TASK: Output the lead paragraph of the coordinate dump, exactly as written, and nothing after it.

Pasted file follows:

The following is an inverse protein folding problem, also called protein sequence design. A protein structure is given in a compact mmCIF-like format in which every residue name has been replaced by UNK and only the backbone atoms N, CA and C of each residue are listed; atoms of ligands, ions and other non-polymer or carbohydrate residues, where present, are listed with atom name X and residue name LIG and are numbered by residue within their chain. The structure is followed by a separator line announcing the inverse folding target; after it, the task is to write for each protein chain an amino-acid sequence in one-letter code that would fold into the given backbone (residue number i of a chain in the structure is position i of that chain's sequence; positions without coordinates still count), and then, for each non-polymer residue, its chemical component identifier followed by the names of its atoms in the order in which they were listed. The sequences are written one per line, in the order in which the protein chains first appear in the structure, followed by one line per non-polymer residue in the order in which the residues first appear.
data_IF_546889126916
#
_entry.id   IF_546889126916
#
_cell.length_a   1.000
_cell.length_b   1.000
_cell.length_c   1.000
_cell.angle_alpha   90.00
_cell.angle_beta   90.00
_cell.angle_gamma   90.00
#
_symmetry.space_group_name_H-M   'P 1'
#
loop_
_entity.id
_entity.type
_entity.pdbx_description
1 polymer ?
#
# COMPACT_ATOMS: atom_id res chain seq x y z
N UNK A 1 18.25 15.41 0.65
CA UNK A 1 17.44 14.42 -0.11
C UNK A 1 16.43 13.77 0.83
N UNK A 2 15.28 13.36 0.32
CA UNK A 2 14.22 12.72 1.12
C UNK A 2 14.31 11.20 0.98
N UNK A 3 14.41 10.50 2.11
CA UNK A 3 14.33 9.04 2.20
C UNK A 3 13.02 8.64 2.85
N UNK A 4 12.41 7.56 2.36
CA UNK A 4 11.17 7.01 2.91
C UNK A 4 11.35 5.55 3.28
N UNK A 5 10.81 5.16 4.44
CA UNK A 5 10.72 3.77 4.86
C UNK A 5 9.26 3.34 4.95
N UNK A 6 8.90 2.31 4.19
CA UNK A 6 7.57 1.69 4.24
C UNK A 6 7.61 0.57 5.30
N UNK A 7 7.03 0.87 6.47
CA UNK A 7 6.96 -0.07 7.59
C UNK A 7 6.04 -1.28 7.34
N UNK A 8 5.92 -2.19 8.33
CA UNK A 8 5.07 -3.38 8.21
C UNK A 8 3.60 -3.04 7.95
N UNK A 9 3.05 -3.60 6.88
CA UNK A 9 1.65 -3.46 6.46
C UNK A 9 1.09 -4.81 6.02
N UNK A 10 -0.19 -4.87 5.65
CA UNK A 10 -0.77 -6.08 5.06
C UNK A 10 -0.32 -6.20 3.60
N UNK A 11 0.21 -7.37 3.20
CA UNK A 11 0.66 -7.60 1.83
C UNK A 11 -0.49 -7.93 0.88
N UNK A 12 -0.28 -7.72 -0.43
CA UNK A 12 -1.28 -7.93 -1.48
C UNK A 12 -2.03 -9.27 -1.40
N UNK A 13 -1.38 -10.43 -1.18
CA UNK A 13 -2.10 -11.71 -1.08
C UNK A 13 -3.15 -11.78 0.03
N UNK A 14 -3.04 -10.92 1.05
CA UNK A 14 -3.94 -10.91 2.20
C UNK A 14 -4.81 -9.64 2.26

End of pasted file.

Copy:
The following is an inverse protein folding problem, also called protein sequence design. A protein structure is given in a compact mmCIF-like format in which every residue name has been replaced by UNK and only the backbone atoms N, CA and C of each residue are listed; atoms of ligands, ions and other non-polymer or carbohydrate residues, where present, are listed with atom name X and residue name LIG and are numbered by residue within their chain. The structure is followed by a separator line announcing the inverse folding target; after it, the task is to write for each protein chain an amino-acid sequence in one-letter code that would fold into the given backbone (residue number i of a chain in the structure is position i of that chain's sequence; positions without coordinates still count), and then, for each non-polymer residue, its chemical component identifier followed by the names of its atoms in the order in which they were listed. The sequences are written one per line, in the order in which the protein chains first appear in the structure, followed by one line per non-polymer residue in the order in which the residues first appear.